At least one in seven American adults are suffering from chronic kidney disease. That’s 37 million people and 15% of the entire adult population, which is why it’s no surprise that Medicare has been spending a good chunk of its annual budget—$114 billion to be exact—towards patients with kidney diseases.

 

But those numbers are still set to grow in the coming years, especially with an aging population just looming around the corner. So, every step was taken by the government towards helping people with chronic kidney disease definitely matters.

 

 

 

Trumps Signs an Executive Order for Modernizing Kidney Disease Care

 

With more than 37 million Americans suffering from chronic kidney disease, 726,000 of which are with kidney failure, the need for modernizing care for kidney disease patients has never been more important.

 

This is why President Donald Trump recently signed an executive order that will help finally improve the quality of care for kidney disease patients for the first time in decades.

 

 

 

What the Executive Order means for Kidney Disease Care

 

Being one of the biggest health problems in the country, it’s only high time that kidney disease is given the attention that it deserves. The executive order signed by President Trump is a huge step towards making kidney disease care better through improved treatments and better funding.

 

Although deemed ambitious, the executive order’s goal is to reduce the number of kidney failure patients to just 25% by 2030, double the number of available kidneys for transplant by 2030 and make sure that 80% of those who develop CKD in 2025 will have access to either a kidney transplant or home dialysis.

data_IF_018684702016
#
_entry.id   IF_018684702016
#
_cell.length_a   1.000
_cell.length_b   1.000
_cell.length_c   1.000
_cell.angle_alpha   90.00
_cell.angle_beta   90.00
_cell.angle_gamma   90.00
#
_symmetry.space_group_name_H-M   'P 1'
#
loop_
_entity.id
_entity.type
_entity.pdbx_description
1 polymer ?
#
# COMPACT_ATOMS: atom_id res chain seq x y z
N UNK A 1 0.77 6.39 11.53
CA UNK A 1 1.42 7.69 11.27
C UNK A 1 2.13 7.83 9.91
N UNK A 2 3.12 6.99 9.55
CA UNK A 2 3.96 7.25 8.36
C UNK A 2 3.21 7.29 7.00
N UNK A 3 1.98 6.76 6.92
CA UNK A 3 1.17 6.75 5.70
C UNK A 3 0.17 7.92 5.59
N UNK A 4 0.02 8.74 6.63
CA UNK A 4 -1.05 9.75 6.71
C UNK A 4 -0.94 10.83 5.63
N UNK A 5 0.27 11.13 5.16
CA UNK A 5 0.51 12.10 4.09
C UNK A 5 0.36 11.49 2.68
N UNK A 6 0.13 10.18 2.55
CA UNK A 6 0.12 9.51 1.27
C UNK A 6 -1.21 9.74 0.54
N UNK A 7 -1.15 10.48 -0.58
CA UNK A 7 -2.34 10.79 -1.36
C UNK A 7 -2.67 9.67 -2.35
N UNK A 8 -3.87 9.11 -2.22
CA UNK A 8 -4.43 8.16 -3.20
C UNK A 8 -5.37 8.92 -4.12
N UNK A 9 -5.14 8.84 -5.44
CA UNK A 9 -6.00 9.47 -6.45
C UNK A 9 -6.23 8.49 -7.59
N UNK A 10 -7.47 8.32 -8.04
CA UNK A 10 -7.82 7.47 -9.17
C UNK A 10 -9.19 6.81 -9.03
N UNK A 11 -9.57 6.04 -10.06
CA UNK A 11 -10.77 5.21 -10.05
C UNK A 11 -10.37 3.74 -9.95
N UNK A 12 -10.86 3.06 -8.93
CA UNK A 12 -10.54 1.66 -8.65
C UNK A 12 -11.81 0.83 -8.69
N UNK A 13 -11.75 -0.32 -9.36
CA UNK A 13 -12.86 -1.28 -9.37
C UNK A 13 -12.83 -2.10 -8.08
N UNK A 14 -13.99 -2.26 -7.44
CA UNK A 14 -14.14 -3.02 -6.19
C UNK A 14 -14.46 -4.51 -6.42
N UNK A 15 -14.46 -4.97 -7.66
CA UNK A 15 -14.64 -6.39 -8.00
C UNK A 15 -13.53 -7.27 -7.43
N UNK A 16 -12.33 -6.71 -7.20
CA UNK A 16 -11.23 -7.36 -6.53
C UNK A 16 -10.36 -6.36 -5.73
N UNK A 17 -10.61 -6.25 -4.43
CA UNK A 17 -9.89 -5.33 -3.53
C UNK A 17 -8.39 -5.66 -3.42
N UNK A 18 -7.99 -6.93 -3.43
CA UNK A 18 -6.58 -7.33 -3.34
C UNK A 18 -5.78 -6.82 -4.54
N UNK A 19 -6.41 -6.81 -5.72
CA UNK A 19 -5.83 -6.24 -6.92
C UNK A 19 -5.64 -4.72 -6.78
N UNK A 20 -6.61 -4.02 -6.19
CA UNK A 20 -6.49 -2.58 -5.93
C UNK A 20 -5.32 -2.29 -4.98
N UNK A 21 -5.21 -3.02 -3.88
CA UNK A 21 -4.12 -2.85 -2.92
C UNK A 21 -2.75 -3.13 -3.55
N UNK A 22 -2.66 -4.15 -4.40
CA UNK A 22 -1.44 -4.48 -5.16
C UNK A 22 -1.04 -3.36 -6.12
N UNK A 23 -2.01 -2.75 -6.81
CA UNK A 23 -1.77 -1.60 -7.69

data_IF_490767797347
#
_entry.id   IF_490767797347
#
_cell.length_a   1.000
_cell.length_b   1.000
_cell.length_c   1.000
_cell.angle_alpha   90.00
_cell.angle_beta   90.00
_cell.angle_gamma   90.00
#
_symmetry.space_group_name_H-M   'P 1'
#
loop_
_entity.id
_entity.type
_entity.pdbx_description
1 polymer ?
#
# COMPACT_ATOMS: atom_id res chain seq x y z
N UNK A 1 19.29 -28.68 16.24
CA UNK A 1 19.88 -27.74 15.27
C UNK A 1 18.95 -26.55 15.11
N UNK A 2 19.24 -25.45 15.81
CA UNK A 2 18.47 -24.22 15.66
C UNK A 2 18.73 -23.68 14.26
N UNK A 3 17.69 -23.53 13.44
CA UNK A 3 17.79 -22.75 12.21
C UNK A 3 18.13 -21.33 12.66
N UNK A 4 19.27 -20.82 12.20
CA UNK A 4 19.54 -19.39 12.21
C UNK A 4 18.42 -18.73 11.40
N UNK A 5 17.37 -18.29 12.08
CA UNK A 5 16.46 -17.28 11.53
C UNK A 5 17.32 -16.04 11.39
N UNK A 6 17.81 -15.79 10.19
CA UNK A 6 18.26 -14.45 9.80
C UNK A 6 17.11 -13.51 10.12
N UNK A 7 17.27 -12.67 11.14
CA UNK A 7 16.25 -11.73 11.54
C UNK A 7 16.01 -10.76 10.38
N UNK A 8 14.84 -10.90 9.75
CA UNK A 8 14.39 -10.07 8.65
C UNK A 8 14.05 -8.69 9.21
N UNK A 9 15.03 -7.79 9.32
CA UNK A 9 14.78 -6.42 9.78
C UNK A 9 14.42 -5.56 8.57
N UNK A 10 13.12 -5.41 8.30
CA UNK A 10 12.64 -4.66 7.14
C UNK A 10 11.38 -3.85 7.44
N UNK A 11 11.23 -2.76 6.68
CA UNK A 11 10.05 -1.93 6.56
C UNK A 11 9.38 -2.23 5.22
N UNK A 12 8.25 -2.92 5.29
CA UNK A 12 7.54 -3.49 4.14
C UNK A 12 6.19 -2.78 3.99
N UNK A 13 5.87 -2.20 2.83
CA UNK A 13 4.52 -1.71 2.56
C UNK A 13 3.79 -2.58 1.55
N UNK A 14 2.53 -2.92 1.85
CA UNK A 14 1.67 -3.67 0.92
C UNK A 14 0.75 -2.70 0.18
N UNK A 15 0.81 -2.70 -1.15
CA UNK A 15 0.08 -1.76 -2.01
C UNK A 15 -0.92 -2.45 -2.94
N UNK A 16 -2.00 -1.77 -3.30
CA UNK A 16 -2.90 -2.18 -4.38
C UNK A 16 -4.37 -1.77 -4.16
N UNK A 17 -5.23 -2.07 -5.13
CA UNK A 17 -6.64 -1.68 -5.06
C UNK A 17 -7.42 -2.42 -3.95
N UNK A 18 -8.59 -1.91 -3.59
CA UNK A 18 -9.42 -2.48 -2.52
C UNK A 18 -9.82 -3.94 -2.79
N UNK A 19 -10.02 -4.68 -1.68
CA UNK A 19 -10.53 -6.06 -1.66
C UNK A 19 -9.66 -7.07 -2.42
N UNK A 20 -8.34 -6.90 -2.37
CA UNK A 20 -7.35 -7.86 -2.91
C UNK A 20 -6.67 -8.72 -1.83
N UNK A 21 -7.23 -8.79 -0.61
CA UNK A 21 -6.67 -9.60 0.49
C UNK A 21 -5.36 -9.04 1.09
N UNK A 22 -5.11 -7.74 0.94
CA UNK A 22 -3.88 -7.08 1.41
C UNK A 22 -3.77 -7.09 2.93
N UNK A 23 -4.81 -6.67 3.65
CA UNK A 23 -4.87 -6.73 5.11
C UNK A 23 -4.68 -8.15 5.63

It also requires Medicare to explore different payment models to give patients a chance to take advantage of preventive kidney care, home dialysis, and kidney transplant.

 

 

 

Future of Kidney Care

These are huge but important steps that could change the landscape of kidney disease care altogether. Currently, more than 100,000 kidney disease patients start dialysis each year and another 100,000 are on the waiting list for a kidney transplant.

 

This is why the government is targeting the development of artificial kidneys and speeding up the process of kidney matching so more people can get transplants before their condition gets worse.

 

The executive order also aims to introduce home dialysis instead of facility-based dialysis, which is deemed more expensive and stressful for patients.

 

According to Avalere Health founder Dan Mendelson, “home dialysis isn’t a full replacement for traditional dialysis, and the large chains have been preparing for this evolution for years.” The option to have dialysis at home as opposed to visiting a facility will definitely have huge benefits, although it is expected to shake things up in the business world.

 

 


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